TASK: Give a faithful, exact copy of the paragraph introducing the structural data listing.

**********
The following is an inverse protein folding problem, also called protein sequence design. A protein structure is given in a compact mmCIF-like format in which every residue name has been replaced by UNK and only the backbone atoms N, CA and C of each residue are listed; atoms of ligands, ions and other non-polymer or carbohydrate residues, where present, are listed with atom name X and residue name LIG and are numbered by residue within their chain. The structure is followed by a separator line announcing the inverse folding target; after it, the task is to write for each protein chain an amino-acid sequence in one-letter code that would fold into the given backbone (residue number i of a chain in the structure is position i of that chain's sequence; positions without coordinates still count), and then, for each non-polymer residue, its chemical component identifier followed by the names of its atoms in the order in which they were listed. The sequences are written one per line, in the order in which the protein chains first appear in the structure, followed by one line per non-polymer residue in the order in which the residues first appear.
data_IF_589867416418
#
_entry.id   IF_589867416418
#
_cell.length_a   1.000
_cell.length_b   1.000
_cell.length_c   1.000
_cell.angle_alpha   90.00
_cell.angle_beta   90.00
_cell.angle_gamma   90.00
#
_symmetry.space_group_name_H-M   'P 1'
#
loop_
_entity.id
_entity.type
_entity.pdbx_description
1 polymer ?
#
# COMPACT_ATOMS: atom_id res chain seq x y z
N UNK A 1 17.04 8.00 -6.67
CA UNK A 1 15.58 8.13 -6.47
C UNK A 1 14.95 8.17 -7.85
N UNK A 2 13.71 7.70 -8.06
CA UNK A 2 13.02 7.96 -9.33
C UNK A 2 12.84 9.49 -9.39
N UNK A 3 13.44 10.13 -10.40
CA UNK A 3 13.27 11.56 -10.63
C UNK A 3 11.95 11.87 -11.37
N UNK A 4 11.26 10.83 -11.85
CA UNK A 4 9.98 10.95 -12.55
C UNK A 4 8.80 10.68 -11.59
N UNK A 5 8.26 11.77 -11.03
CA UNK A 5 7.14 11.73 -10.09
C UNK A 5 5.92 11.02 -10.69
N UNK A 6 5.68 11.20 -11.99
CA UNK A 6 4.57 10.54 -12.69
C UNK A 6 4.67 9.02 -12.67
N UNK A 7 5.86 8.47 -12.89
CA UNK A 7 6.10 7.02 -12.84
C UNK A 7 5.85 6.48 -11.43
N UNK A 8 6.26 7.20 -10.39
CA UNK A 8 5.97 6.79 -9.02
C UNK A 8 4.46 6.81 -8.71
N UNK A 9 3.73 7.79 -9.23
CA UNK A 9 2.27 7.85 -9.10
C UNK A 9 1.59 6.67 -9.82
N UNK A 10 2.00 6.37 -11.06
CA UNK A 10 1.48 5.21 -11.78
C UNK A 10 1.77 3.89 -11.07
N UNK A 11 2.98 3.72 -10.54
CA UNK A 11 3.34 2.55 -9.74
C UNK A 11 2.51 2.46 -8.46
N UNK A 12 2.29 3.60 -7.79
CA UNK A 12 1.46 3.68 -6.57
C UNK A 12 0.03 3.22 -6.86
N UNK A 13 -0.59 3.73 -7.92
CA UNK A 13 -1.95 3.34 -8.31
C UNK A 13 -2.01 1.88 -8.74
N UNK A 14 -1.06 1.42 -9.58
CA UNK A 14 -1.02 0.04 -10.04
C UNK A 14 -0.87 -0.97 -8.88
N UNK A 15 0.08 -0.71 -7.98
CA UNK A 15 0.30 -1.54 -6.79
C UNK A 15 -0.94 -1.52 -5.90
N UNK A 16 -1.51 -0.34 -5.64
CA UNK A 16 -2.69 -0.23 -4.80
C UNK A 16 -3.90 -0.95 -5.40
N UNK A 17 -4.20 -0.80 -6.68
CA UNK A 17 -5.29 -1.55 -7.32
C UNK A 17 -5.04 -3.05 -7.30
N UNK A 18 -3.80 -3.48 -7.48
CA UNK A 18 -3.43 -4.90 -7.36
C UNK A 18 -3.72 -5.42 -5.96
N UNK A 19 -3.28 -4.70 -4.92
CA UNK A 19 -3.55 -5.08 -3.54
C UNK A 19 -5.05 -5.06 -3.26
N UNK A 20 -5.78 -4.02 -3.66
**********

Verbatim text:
The following is an inverse protein folding problem, also called protein sequence design. A protein structure is given in a compact mmCIF-like format in which every residue name has been replaced by UNK and only the backbone atoms N, CA and C of each residue are listed; atoms of ligands, ions and other non-polymer or carbohydrate residues, where present, are listed with atom name X and residue name LIG and are numbered by residue within their chain. The structure is followed by a separator line announcing the inverse folding target; after it, the task is to write for each protein chain an amino-acid sequence in one-letter code that would fold into the given backbone (residue number i of a chain in the structure is position i of that chain's sequence; positions without coordinates still count), and then, for each non-polymer residue, its chemical component identifier followed by the names of its atoms in the order in which they were listed. The sequences are written one per line, in the order in which the protein chains first appear in the structure, followed by one line per non-polymer residue in the order in which the residues first appear.